Shirangi, Adeleh MPH, PhD; Fritschi, Lin MBBS, PhD; Holman, C D’Arcy J. MBBS, MPH, PhD; Bower, Carol MBBS, PhD
* Demonstrate familiarity with current knowledge on the risk of birth defects associated with radiation and other exposures among health care workers, as well as female veterinarians.
* Characterize the excess risk of birth defects in female veterinarians, along with the relevant risk factors.
* Present advice regarding reproductive health and measures to reduce the risk of birth defects for female veterinarians, including areas of uncertainty where further research is needed.
The World Health Organization has estimated that 3% to 6% of all live born infants will have congenital anomalies, which include neural tube defects, cardiovascular system malformations, and oral-facial clefts.1 The frequency depends on the time of observation after birth, the definition and types of malformations included, geographic variation and the differences in reporting and statistical procedures.
Occupational and environmental agents are suspected causes of at least some of the approximately 65% of birth defects for which etiology is unknown.2 Some occupations in health care workers and occupational exposure to radiation have been suggested as being associated with increased risk of birth defects such as nursing occupations,3 medical radiographers,4 and other hospital personnel.5
Conversely, a study in female veterinary staff and some studies in other occupations have not revealed any association between exposure to ionizing radiation and malformations.6–8 A study in the US compared female veterinarians with lawyers and reported a higher rate of reportable birth defects among the veterinarians than among the lawyers (relative risks [RR]: 4.2; 95% CI: 1.2 to 15.1), although this study was not designed to detect an increase in birth defects.9 Most of the existing evidence in humans indicates no associations between occupational exposures to inhaled anesthetic gases and increased risk of congenital birth defects.6,8,10 There has been no evidence of significant association between exposure to pesticides in health care workers and increased risk of birth defects, although maternal involvement in agricultural activities and occupational exposure to pesticides has showed an association.11,12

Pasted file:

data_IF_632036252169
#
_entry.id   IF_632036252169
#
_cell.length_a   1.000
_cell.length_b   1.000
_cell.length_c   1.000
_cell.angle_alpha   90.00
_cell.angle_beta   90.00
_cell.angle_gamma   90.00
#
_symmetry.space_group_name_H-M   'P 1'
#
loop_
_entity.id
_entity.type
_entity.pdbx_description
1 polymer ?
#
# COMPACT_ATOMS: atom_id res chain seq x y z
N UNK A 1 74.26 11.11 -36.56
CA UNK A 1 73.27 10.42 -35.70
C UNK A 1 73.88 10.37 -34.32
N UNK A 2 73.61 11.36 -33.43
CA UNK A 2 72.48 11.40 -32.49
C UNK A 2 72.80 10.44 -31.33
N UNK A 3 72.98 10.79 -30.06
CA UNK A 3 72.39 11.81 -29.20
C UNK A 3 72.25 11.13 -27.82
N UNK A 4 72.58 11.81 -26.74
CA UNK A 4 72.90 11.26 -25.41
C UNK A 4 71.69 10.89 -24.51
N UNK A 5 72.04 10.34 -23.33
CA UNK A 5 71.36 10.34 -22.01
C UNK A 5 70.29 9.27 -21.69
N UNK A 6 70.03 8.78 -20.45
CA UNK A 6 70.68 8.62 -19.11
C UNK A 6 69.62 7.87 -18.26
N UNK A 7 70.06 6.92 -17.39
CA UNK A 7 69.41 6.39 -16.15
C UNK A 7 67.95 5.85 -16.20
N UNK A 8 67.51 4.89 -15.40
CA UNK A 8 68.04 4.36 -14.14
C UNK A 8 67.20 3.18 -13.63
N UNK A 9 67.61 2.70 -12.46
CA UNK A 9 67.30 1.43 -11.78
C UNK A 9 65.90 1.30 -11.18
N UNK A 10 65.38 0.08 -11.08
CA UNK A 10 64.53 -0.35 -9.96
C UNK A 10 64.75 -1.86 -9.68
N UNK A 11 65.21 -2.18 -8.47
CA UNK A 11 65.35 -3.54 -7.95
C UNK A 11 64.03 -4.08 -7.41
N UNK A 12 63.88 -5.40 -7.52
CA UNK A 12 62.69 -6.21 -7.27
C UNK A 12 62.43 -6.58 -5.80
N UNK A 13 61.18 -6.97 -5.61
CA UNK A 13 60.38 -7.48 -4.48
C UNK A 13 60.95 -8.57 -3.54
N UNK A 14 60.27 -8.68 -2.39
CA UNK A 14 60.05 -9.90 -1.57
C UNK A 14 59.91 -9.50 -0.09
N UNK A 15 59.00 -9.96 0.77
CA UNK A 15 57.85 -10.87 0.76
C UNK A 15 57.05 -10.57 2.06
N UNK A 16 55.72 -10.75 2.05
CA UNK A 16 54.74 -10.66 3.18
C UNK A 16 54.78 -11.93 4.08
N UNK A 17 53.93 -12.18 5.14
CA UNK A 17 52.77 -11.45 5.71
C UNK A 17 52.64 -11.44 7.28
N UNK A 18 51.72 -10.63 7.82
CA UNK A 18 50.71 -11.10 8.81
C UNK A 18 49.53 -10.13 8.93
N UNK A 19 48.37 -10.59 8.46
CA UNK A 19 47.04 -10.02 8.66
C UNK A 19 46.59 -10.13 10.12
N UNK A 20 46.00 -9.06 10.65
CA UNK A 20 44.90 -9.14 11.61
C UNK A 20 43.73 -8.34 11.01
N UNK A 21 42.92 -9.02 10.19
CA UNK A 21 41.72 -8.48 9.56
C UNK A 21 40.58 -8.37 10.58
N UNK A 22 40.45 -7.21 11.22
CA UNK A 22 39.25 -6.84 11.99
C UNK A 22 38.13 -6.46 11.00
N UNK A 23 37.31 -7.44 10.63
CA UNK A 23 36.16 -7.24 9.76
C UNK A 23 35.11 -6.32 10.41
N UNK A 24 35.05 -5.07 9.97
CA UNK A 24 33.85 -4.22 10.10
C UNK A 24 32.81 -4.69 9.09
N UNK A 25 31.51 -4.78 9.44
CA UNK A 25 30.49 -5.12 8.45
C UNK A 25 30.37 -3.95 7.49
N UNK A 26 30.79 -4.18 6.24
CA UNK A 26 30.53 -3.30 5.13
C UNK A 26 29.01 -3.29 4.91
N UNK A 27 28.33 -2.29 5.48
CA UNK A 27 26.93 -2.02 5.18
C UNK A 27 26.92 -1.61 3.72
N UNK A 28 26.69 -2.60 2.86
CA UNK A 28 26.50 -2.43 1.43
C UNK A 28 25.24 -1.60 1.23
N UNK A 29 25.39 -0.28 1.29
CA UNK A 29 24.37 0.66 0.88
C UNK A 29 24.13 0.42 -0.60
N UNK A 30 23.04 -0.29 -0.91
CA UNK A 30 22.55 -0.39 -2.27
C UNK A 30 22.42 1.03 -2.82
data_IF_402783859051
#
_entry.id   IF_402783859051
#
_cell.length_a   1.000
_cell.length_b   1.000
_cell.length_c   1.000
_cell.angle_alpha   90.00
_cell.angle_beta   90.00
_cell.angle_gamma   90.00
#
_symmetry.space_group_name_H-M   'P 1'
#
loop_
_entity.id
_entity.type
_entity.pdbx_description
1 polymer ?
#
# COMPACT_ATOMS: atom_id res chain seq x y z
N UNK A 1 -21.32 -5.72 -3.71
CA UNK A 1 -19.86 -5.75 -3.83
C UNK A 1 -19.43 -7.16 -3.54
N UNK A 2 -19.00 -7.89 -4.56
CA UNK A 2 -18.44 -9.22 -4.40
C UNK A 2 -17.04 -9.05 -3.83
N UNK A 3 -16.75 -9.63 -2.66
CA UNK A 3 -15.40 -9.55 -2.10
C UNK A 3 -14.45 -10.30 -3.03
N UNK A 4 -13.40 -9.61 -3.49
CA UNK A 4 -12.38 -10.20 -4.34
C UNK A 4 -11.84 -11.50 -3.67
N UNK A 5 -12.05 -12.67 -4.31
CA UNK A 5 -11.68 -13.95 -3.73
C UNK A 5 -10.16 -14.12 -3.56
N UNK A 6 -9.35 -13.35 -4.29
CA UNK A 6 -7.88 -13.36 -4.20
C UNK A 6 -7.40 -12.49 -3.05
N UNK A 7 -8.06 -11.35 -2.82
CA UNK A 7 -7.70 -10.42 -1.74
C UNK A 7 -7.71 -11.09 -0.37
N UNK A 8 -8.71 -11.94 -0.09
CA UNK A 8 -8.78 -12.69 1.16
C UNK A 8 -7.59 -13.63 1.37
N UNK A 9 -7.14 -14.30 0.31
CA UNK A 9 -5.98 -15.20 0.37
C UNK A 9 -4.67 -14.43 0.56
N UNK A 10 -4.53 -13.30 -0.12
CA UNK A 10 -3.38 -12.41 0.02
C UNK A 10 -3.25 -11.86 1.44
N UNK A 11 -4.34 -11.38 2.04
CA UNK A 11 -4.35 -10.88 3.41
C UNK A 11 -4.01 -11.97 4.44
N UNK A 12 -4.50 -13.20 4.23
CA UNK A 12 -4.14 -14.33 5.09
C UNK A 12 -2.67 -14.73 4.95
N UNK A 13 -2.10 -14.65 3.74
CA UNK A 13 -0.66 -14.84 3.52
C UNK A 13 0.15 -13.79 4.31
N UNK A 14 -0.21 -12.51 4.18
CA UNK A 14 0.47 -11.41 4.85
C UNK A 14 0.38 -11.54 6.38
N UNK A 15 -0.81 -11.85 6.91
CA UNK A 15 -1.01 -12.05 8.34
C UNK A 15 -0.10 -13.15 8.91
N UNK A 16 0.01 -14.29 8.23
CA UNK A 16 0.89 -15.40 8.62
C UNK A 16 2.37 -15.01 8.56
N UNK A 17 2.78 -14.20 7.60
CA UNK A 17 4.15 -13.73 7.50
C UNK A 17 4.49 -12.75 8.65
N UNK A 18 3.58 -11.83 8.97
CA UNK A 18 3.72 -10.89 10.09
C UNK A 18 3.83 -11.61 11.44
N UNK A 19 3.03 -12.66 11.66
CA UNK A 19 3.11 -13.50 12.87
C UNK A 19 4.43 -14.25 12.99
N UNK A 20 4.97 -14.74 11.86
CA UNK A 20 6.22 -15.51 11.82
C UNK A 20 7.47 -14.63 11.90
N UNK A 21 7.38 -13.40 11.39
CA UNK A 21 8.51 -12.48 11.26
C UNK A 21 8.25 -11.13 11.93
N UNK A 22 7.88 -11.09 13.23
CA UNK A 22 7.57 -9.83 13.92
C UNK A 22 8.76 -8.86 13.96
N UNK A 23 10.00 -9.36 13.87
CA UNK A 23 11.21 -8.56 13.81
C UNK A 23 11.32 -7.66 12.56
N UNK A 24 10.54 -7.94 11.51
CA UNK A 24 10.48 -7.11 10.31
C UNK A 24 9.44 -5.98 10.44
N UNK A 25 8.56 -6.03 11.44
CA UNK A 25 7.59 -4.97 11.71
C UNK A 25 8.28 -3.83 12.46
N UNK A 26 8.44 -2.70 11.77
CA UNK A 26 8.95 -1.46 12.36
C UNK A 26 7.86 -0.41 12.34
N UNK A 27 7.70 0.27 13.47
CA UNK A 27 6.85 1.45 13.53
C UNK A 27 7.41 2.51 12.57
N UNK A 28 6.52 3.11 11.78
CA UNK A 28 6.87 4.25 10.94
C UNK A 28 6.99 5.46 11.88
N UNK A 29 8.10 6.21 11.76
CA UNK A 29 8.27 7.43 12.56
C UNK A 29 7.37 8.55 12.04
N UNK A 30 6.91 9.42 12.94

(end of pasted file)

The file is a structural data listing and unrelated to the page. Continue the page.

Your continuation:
In a recent cross-sectional survey of the same cohort population, we addressed the prevalence of exposure to potentially harmful occupational exposures including radiation, anesthetic gas and pesticides and showed that considerable variability of exposure still exists within the profession.13 We have also investigated maternal occupational exposures and risk of spontaneous abortion in veterinary practice in this cohort.14 The present report investigates the risk of birth defects in offspring of female veterinarians exposed to occupational hazards such as radiation, anesthetic gases, pesticides and working hours compared with those veterinarians unexposed to these agents.
Materials and Methods